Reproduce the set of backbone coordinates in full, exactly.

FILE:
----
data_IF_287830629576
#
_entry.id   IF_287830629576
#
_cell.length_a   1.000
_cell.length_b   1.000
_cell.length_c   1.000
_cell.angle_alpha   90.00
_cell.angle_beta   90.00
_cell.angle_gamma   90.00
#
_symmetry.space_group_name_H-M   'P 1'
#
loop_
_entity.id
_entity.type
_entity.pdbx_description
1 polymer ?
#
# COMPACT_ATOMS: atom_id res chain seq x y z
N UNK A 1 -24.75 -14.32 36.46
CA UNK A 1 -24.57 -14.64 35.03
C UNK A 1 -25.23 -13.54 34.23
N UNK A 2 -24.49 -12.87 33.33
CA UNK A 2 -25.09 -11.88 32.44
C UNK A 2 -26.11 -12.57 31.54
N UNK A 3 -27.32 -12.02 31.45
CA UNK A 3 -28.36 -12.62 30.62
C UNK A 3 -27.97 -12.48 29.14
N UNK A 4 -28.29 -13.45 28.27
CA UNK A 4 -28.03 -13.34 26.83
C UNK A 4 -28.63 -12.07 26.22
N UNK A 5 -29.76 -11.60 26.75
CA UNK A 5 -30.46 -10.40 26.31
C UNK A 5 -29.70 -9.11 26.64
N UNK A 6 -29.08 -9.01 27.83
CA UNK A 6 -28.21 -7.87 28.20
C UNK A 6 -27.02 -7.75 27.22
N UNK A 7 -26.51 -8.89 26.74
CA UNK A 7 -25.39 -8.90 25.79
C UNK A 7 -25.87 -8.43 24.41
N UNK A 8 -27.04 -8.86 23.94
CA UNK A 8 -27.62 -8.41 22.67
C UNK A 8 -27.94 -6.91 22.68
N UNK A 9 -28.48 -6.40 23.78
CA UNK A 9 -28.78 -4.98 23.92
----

data_IF_287830629576
#
_entry.id   IF_287830629576
#
_cell.length_a   1.000
_cell.length_b   1.000
_cell.length_c   1.000
_cell.angle_alpha   90.00
_cell.angle_beta   90.00
_cell.angle_gamma   90.00
#
_symmetry.space_group_name_H-M   'P 1'
#
loop_
_entity.id
_entity.type
_entity.pdbx_description
1 polymer ?
#
# COMPACT_ATOMS: atom_id res chain seq x y z
N UNK A 1 -24.75 -14.32 36.46
CA UNK A 1 -24.57 -14.64 35.03
C UNK A 1 -25.23 -13.54 34.23
N UNK A 2 -24.49 -12.87 33.33
CA UNK A 2 -25.09 -11.88 32.44
C UNK A 2 -26.11 -12.57 31.54
N UNK A 3 -27.32 -12.02 31.45
CA UNK A 3 -28.36 -12.62 30.62
C UNK A 3 -27.97 -12.48 29.14
N UNK A 4 -28.29 -13.45 28.27
CA UNK A 4 -28.03 -13.34 26.83
C UNK A 4 -28.63 -12.07 26.22
N UNK A 5 -29.76 -11.60 26.75
CA UNK A 5 -30.46 -10.40 26.31
C UNK A 5 -29.70 -9.11 26.64
N UNK A 6 -29.08 -9.01 27.83
CA UNK A 6 -28.21 -7.87 28.20
C UNK A 6 -27.02 -7.75 27.22
N UNK A 7 -26.51 -8.89 26.74
CA UNK A 7 -25.39 -8.90 25.79
C UNK A 7 -25.87 -8.43 24.41
N UNK A 8 -27.04 -8.86 23.94
CA UNK A 8 -27.62 -8.41 22.67
C UNK A 8 -27.94 -6.91 22.68
N UNK A 9 -28.48 -6.40 23.78
CA UNK A 9 -28.78 -4.98 23.92